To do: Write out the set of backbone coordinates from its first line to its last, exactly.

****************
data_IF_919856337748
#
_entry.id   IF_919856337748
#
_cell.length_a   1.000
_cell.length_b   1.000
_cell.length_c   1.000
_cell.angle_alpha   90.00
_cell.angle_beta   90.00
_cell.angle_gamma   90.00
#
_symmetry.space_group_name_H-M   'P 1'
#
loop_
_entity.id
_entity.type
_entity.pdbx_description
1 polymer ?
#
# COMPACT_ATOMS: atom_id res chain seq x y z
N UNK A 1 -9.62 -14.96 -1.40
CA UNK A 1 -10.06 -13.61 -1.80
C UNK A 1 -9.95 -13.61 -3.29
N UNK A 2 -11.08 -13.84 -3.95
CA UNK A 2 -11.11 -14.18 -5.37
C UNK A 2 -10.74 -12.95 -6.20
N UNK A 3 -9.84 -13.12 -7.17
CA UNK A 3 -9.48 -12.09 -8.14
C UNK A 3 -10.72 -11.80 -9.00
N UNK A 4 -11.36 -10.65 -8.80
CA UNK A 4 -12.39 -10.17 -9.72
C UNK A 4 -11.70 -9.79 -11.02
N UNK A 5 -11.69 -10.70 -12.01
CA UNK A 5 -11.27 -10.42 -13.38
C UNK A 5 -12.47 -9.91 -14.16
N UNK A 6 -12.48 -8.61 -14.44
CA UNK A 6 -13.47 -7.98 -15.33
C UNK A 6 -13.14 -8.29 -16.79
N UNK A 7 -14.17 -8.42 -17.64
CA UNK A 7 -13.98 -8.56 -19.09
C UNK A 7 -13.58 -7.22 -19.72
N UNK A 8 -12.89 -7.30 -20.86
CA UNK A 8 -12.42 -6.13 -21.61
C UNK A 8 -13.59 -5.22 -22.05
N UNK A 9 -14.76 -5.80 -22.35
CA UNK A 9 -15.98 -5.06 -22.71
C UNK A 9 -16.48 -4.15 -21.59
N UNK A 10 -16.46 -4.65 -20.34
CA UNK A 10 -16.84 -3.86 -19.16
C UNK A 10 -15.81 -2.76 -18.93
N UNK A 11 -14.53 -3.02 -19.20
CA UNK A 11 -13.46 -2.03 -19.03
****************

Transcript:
data_IF_919856337748
#
_entry.id   IF_919856337748
#
_cell.length_a   1.000
_cell.length_b   1.000
_cell.length_c   1.000
_cell.angle_alpha   90.00
_cell.angle_beta   90.00
_cell.angle_gamma   90.00
#
_symmetry.space_group_name_H-M   'P 1'
#
loop_
_entity.id
_entity.type
_entity.pdbx_description
1 polymer ?
#
# COMPACT_ATOMS: atom_id res chain seq x y z
N UNK A 1 -9.62 -14.96 -1.40
CA UNK A 1 -10.06 -13.61 -1.80
C UNK A 1 -9.95 -13.61 -3.29
N UNK A 2 -11.08 -13.84 -3.95
CA UNK A 2 -11.11 -14.18 -5.37
C UNK A 2 -10.74 -12.95 -6.20
N UNK A 3 -9.84 -13.12 -7.17
CA UNK A 3 -9.48 -12.09 -8.14
C UNK A 3 -10.72 -11.80 -9.00
N UNK A 4 -11.36 -10.65 -8.80
CA UNK A 4 -12.39 -10.17 -9.72
C UNK A 4 -11.70 -9.79 -11.02
N UNK A 5 -11.69 -10.70 -12.01
CA UNK A 5 -11.27 -10.42 -13.38
C UNK A 5 -12.47 -9.91 -14.16
N UNK A 6 -12.48 -8.61 -14.44
CA UNK A 6 -13.47 -7.98 -15.33
C UNK A 6 -13.14 -8.29 -16.79
N UNK A 7 -14.17 -8.42 -17.64
CA UNK A 7 -13.98 -8.56 -19.09
C UNK A 7 -13.58 -7.22 -19.72
N UNK A 8 -12.89 -7.30 -20.86
CA UNK A 8 -12.42 -6.13 -21.61
C UNK A 8 -13.59 -5.22 -22.05
N UNK A 9 -14.76 -5.80 -22.35
CA UNK A 9 -15.98 -5.06 -22.71
C UNK A 9 -16.48 -4.15 -21.59
N UNK A 10 -16.46 -4.65 -20.34
CA UNK A 10 -16.84 -3.86 -19.16
C UNK A 10 -15.81 -2.76 -18.93
N UNK A 11 -14.53 -3.02 -19.20
CA UNK A 11 -13.46 -2.03 -19.03